On the occasion of the World Hepatitis Day (WHD), 28 July 2015, the World Health Organisation (WHO) has emphasized the need for countries to improve the preventive measures of viral hepatitis infection.
In a press release statement, the WHO stated that it is focusing on hepatitis B and C, which are responsible for around 80 percent of liver cancer deaths and leads to 1.4 million people death over each year. In order to curb the increasing cases of the viral infection, the WHO states that people should know their risks, demand safe injections, get vaccinated and tested and should seek proper treatment.
WHO is making people attentive to the risks of contracting hepatitis from unsafe blood, injections and sharing drug-injection equipment. Around 11 million people who inject drugs have hepatitis B or C infection. And, children born to mothers affected with hepatitis B or C and sex partners of people with hepatitis are also at increased risk of getting affected.
WHO highlights the need for all health services to minimize risks with the help of sterile equipment for injections and other medical processes, to test the donated blood and blood components for hepatitis B and C and to advance the use of the hepatitis B vaccine.
Safe sex practices, including reducing the number of partners and adopting protective measures such as condoms also protect against transmission. As per the WHO, around two million people per year contract hepatitis from unsafe injections. These infections can be prevented through the sterile syringes that are exclusively designed to prevent reuse. The WHO also specified that eliminating unnecessary injections is also a good strategy to protect against hepatitis transmission.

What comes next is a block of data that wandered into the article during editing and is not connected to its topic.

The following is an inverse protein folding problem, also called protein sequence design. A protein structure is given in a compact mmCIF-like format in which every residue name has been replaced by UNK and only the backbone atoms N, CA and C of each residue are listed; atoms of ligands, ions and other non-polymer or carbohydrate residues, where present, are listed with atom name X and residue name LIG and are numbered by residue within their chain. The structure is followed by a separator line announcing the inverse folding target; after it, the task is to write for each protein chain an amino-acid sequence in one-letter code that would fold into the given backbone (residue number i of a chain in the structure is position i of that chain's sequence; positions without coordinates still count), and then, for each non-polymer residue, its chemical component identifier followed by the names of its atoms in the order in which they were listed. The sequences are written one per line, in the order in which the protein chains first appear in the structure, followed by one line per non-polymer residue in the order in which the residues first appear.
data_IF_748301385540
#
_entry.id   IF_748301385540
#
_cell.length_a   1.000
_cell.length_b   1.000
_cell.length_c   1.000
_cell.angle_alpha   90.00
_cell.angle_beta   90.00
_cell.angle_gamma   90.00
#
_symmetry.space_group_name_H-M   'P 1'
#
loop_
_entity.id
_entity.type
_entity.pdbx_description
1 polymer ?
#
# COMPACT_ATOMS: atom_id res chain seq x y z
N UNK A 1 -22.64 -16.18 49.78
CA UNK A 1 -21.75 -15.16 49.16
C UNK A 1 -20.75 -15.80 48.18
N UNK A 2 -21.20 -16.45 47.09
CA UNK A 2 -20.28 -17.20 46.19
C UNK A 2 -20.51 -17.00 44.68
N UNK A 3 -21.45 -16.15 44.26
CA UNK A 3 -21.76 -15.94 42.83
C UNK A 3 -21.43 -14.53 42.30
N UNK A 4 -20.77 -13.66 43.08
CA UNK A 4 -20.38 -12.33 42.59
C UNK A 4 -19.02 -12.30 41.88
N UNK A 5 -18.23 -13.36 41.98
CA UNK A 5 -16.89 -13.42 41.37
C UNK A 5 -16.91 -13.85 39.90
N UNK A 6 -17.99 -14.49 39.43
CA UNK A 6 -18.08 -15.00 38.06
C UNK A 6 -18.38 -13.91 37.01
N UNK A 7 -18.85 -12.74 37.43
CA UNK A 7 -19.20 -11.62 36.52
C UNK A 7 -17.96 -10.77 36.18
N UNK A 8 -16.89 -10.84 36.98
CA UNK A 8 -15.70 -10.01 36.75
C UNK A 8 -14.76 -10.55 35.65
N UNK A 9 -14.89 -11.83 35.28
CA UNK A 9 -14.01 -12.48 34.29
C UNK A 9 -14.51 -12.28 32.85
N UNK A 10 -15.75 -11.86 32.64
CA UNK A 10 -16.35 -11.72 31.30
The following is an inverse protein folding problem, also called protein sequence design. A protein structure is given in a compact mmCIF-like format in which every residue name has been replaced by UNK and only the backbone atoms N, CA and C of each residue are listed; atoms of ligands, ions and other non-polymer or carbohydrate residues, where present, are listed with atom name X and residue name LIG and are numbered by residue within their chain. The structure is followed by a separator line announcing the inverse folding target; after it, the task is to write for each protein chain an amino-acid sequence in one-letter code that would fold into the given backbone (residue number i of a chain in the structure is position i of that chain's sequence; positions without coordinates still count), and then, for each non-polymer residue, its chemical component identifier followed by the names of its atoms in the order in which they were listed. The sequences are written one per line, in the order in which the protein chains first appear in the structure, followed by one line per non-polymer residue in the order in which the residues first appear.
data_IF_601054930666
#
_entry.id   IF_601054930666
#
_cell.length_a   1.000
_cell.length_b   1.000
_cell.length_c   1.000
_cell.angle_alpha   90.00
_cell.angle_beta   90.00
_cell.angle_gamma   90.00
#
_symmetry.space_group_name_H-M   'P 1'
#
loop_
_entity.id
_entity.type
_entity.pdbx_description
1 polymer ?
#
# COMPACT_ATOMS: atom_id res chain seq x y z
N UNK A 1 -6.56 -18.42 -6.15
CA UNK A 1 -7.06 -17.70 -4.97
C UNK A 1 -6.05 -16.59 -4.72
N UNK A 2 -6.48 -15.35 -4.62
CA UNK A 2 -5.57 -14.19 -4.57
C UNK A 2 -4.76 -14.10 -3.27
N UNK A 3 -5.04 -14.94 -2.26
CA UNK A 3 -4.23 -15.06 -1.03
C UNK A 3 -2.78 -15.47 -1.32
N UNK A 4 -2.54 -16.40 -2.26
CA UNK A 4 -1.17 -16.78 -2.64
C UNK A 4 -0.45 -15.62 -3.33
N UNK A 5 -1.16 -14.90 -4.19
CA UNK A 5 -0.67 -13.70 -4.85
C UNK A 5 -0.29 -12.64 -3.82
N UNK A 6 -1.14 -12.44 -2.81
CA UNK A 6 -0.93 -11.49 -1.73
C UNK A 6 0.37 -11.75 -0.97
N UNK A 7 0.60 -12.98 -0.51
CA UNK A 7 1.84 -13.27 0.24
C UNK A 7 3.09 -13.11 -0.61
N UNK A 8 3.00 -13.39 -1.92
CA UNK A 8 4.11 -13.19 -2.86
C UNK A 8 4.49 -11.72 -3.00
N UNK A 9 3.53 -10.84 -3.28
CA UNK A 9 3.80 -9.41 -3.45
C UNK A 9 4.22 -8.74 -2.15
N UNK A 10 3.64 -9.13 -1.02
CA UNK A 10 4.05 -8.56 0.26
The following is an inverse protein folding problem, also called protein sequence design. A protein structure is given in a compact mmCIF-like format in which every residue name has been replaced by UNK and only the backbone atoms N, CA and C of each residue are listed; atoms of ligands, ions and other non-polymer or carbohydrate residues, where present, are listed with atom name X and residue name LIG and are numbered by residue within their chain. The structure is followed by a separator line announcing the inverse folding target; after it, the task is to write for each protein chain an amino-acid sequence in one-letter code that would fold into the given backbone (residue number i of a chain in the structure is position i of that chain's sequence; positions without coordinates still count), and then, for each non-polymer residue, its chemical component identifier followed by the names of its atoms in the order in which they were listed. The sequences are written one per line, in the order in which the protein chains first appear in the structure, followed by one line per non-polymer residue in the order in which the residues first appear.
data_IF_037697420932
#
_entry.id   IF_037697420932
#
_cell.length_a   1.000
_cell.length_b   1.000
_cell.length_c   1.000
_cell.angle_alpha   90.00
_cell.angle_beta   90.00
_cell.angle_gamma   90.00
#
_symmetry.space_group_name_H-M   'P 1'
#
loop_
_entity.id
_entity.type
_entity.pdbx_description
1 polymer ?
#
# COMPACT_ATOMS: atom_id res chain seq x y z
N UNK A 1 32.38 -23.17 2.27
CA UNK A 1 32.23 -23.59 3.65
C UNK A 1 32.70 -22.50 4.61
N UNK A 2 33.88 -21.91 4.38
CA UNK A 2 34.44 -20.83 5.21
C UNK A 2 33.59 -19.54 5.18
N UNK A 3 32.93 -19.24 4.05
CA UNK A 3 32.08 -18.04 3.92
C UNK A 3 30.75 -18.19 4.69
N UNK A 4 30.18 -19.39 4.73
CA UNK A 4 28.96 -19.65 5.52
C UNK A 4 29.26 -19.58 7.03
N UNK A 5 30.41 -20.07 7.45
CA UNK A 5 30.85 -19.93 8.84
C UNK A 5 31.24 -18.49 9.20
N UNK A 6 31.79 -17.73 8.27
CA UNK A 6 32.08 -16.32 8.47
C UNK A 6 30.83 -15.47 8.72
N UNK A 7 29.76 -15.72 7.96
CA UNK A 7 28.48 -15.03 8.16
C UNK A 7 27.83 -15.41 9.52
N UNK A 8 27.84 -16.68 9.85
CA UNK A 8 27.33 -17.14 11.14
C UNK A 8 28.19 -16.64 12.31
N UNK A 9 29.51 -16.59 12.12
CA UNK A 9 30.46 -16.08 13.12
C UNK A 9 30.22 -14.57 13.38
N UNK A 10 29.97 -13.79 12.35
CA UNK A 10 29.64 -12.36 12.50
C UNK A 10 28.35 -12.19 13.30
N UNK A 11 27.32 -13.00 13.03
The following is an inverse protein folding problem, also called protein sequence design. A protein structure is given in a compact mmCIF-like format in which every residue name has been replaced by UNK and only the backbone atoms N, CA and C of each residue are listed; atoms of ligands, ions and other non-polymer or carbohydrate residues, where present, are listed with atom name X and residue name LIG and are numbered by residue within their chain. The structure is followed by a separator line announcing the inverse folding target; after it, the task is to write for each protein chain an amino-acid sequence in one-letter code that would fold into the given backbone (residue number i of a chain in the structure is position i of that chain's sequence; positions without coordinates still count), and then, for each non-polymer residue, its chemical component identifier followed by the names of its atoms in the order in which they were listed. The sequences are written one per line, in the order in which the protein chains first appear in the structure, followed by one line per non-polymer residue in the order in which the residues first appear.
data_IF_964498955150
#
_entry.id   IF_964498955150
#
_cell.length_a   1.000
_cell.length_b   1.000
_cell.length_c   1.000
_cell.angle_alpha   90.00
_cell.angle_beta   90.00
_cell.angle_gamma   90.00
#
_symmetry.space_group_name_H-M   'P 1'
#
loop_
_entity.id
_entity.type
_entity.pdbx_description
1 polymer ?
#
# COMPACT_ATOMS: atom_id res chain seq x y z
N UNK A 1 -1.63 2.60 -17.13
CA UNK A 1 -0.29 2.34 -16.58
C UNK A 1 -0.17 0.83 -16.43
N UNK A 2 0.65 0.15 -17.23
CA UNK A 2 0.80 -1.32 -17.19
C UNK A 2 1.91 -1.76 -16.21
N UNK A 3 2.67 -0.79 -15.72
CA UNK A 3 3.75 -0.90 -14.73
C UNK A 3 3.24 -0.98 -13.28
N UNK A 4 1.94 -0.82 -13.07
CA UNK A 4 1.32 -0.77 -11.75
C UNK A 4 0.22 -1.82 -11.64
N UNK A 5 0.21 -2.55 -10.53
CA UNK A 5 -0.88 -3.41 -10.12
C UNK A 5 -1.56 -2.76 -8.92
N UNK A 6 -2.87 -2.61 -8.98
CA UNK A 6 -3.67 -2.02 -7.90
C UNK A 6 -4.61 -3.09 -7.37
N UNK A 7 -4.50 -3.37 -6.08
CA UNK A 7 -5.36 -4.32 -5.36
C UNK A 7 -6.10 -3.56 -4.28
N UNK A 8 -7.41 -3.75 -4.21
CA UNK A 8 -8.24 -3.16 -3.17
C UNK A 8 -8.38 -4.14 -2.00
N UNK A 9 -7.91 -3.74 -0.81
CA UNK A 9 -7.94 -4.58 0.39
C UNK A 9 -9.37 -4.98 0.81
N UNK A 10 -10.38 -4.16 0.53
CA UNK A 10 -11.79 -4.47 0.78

WHO underlines vaccinating children against hepatitis B infection would be the better option. A safe and effective vaccine can protect against hepatitis B infection for life. Generally, the vaccine should be given at the earliest possible after birth, most preferably within 24 hours. The birth dose should be followed by two or three doses to complete the vaccine series. WHO also recommends vaccinating certain adults such as those who require blood or blood products, healthcare workers, addicted to drugs, sexual partners of people suffering from chronic hepatitis B and people with more than one sexual partner.
Notably, in a number of countries vaccination has reduced the rate of chronic infection to less than 1 in 100 among immunized children. Till today, there is no available vaccine against hepatitis C. However, medicines are available to cure most people with hepatitis C and controls hepatitis B infection.
Apparently, people who receive these medicines are less likely to die from liver cancer and cirrhosis.
The WHO underlined that around 40 million Indians live with the chronic hepatitis B infection and states that India needs better detection and prevention facilities. A study conducted by the SRL Laboratories showed that 20% of the 11.6 lakh Indians tested for viral hepatitis between 2012 and 2014 and found positive for Hepatitis B.
The main objective of World Hepatitis Day is to encourage people on how to prevent, diagnose and treat viral hepatitis infections. The motto is to Prevent Hepatitis. Act now.